Pushing the pace on long runs?

When I was training for the NYC Marathon and my first ultra this summer/fall, I completed all my long runs at an easy pace.  NYC would be my first marathon after giving birth and since I hadn’t completed long runs consistently in over a year, my goal was to get the miles in without worrying about what my Garmin 610 was telling me.  I got very comfortable with doing my long runs at an 8:30 pace.  I was happy with that pace.  I didn’t feel the need to push myself any harder on my long runs – as long as I ran 20, 25, 30 miles, I was satisfied.

I competed in the Foot Locker 5 Borough Challenge [FL5BC] as part of the NYC Marathon in November.  After separating from the other 4 runners at the halfway point (we had to run the first 13.1 miles together), I immediately tried to speed up to hit my target pace of 7:45.  No matter how hard I tried, I just couldn’t get my pace any faster than 7:50-8:00.  And it wasn’t that my legs were tired – they actually felt surprisingly good.  I just couldn’t pick up the pace without getting out of breath.  I actually didn’t run one mile at my target pace [6x miles were sub-8:00 and my average pace for the final 13.1 was 8:01].  I’m not complaining or upset with my performance at the NYC Marathon – my primary goal was to win the FL5BC.  But now that I am beginning training for my next marathon, I have to look closer at my training and determine what I need to tweak in order to improve my time.

 

My goal for the New Jersey Marathon on May 6 is sub-3:10.  One of the biggest changes to my training is my goal pace on long runs. I am now shooting to run :30 (30 sec) slower per mile on long runs than I hope to for the marathon. What does this mean?  3:10 marathon = 7:16 pace ->  Long runs = 7:40-7:45 pace.  This is a huge change for me since I have always been a fan of long, slow runs – runs where I listen to my body to determine the pace.

My first long run at the new target pace was Saturday.  It was a 12 miler and I plan to work up to 20-24 milers at this pace.  Here are my splits:

1:  8:34 (warm-up mile)
2:  8:03
3:  7:53
4:  7:49
5:  7:54
6:  7:38
7:  7:46
8:  7:41
9:  7:36
10: 7:33
11: 7:53
12: 7:14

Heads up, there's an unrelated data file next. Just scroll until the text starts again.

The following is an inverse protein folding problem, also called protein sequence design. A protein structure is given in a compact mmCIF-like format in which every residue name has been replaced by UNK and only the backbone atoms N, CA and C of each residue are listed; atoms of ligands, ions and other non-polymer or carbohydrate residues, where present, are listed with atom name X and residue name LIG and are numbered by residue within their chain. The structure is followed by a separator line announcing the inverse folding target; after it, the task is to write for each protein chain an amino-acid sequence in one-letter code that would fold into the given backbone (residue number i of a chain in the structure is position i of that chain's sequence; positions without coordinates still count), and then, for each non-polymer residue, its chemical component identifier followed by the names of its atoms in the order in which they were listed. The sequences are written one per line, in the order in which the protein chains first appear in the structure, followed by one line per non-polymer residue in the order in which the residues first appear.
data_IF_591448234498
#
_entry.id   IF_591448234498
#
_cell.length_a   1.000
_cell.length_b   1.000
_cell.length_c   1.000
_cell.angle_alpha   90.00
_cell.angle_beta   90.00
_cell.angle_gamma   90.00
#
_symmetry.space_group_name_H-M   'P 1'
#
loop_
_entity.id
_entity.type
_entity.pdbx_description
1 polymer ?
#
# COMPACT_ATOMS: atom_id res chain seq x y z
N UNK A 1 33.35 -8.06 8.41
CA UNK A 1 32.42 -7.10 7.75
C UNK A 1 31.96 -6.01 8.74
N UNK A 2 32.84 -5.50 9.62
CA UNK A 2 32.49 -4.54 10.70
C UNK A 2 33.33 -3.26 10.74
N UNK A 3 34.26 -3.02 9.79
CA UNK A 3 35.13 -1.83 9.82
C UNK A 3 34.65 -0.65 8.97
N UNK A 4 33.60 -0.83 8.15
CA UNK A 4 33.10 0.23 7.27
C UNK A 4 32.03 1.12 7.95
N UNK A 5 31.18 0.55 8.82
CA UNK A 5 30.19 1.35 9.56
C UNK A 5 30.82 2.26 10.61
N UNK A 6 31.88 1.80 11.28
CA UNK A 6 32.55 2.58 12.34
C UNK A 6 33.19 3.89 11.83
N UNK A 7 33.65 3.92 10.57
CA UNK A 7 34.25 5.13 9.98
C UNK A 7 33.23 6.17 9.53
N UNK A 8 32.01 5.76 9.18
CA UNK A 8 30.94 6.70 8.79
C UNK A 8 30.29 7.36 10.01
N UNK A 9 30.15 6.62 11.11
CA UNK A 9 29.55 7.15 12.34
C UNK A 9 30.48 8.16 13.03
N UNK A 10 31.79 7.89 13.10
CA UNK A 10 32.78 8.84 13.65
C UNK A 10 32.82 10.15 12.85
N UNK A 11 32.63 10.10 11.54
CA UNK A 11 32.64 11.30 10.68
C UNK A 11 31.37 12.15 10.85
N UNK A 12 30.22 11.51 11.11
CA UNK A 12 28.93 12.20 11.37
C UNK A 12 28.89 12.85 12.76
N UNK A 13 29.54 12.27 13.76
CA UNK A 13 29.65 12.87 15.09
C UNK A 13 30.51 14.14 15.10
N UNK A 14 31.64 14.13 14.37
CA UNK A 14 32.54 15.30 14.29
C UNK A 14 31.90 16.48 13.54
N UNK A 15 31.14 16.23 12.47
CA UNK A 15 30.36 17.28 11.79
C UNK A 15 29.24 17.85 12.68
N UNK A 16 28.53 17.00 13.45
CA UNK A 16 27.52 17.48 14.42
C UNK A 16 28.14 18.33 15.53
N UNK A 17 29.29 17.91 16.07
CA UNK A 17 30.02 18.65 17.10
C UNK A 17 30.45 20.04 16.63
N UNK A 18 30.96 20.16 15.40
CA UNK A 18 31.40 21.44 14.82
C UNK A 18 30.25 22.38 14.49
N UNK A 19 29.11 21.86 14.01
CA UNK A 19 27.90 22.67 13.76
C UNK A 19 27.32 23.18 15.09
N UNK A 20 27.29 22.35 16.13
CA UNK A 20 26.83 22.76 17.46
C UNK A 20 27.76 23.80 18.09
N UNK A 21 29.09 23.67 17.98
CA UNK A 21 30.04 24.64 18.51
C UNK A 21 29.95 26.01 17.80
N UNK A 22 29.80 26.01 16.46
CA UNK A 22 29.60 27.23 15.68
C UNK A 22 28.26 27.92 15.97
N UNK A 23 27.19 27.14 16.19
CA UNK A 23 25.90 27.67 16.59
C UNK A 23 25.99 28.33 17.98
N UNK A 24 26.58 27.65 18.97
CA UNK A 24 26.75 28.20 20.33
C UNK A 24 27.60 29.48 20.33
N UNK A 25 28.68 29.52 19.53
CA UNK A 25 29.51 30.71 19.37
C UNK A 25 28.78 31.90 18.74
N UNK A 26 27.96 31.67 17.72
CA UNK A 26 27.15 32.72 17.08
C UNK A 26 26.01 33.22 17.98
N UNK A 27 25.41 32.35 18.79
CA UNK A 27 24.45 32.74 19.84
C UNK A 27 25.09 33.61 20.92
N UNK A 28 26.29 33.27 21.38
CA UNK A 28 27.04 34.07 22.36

Average pace: 7:47

The first couple of miles felt slow, but after I warmed up, I got into a comfortable rhythm and felt really good.  Mile 5 was closer to 7:40 – I stopped to chat with one of my friends and didn’t stop my Garmin. Mile 11 was the only mile I really had to push to make sure I kept it under 8.

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What did I learn this weekend?

It’s so easy [and tempting] to fall into a comfort zone on long runs after you build up to higher mileage.

Staying within my comfort zone on long runs will NOT improve my times for my next race.  How can I expect my body to run substantially faster on race day than what it’s been training at?

Long runs are not meant to be “easy” days on the training schedule – they are one of my 2-3 key workouts a week.

I should be pushing myself on long runs [not race pace or an all-out effort where I need to take days off to recover].  Long runs are designed to get my body used to the longer distances close to race pace.

 

[*Note: If you are training for your first marathon, then you should be concentrating on logging the miles and getting used to the longer distances and their effect on your body.  But, once you’ve done a few and want to start taking off chunks of time, your training goals need to change.]

 

When you are training for a marathon, how far off from your target marathon pace do you do your long runs??  Do you push yourself or do you prefer LSR [long, slow runs]?

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    7 thoughts on “Pushing the pace on long runs?

    1. Pingback: My Pumpkin

    2. I have one week to figure out how I am going to train for Boston and am trying to soak in as much knowledge as I can. I may play around with my long run pace this training cycle.

    3. Ohh I can easily fall into the ‘easy pace’ for long runs! My husband (and running partner) used to tease me endlessly for loving my pace and keeping it too comfy during longer runs. While I definitely don’t push it as much during long runs as I do shorter, speed runs, I do pay closer attention to my pace now on longer runs and it makes a difference in how I push myself. Great reminder!!

    4. I can definitely agree with you. I LOVE long slow runs but that seems to not help me when training. You’re times look great this past weekend. You have a lot of time between now and May, I think with you’re determination you’ll get that sub 3:10! :)

    5. Really great topic. After years of doing marathons and doing them with different approaches, I’ve decided that what works best for me is to run the long ones at a pace about 1-min. slower than MP. I do insert miles (up to 10) in there as it gets closer that are MP, but make sure those miles are sandwiched by the easier miles. Truly, I think by virtue of being on your feet as long as you are for a 20-miler, it is a hard run, whether slow or fast, and should count as one. For more concentrated speed, I do the work on another day. It’s a slippery slope–you want to ensure you have enough to give the big quality workouts during the week, which to me, means being conservative on the long run pace. All that said–everyone is different! Hope it works for you.

    6. I am so guilty of that (the low, easy slow run), but have realized over the last couple training cycles that it will NOT get me faster. I still think those runs have their place, but I think most of our long runs should include 10-15 miles at MP. Nice work this past weekend!

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